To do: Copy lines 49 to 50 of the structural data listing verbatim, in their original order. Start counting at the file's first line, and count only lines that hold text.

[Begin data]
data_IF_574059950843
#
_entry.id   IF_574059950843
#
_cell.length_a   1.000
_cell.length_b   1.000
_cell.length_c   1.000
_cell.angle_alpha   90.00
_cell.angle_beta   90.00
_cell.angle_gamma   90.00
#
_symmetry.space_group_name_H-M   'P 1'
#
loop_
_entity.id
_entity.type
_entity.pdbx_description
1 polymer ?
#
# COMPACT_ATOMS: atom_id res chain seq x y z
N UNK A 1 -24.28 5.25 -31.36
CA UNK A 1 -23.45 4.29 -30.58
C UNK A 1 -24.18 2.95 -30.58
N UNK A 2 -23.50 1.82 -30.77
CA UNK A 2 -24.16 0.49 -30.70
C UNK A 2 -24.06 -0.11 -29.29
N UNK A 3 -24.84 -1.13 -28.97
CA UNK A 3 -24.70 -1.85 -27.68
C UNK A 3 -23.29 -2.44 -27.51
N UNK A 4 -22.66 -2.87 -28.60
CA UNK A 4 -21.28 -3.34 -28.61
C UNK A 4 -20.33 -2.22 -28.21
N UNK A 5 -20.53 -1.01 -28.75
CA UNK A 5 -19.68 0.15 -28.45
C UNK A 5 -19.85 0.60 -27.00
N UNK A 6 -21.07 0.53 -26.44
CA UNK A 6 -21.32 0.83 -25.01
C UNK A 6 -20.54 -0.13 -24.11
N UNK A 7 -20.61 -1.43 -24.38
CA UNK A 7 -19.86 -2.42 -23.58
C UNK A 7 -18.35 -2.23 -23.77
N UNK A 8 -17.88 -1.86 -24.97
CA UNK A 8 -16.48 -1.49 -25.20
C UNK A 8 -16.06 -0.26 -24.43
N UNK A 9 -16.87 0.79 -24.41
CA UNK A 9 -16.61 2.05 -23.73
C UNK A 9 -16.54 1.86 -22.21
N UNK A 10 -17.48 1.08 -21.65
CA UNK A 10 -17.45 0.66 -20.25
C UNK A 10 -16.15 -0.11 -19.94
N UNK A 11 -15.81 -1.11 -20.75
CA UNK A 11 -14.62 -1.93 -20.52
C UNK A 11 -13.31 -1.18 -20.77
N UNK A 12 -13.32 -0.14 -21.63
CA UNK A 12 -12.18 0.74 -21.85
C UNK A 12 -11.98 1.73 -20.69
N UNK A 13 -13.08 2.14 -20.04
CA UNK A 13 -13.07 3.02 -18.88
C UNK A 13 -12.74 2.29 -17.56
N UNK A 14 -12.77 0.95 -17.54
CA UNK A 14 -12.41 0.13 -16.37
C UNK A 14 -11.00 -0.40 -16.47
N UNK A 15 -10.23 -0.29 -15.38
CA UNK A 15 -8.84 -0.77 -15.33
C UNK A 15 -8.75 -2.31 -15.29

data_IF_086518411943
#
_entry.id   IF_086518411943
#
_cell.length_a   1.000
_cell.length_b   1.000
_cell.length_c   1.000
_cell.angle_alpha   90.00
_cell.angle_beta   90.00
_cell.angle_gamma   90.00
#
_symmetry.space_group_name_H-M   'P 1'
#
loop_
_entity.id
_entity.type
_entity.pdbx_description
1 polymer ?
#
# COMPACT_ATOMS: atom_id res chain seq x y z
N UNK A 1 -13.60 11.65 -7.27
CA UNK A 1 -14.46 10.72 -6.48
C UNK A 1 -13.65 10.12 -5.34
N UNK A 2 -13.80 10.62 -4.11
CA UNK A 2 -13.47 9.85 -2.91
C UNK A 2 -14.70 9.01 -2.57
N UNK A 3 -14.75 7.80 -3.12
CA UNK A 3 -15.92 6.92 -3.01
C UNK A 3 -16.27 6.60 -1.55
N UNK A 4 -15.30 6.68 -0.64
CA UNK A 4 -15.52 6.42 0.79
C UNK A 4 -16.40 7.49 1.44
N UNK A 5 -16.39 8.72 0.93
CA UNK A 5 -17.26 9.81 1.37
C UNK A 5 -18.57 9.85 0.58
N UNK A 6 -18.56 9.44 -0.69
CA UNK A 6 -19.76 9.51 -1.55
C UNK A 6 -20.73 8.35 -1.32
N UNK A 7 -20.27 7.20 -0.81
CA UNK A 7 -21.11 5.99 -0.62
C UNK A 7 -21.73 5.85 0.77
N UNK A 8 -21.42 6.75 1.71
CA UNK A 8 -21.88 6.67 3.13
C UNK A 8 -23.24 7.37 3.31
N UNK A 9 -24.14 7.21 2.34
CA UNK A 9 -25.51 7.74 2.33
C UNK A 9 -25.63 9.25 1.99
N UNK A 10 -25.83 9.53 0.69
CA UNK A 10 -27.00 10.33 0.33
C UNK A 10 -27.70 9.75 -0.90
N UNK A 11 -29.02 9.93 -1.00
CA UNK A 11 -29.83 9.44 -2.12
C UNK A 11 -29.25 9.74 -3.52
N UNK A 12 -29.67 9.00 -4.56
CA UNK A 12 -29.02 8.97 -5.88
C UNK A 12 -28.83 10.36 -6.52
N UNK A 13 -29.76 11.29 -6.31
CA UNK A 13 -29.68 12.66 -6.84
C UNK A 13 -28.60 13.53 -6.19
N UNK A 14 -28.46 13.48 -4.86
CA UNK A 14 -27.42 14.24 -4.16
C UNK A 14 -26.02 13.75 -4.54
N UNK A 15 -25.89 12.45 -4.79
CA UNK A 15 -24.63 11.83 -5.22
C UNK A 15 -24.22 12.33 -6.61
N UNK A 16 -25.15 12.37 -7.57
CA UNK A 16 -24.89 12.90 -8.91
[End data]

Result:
CA UNK A 10 -17.45 0.66 -20.25
C UNK A 10 -16.15 -0.11 -19.94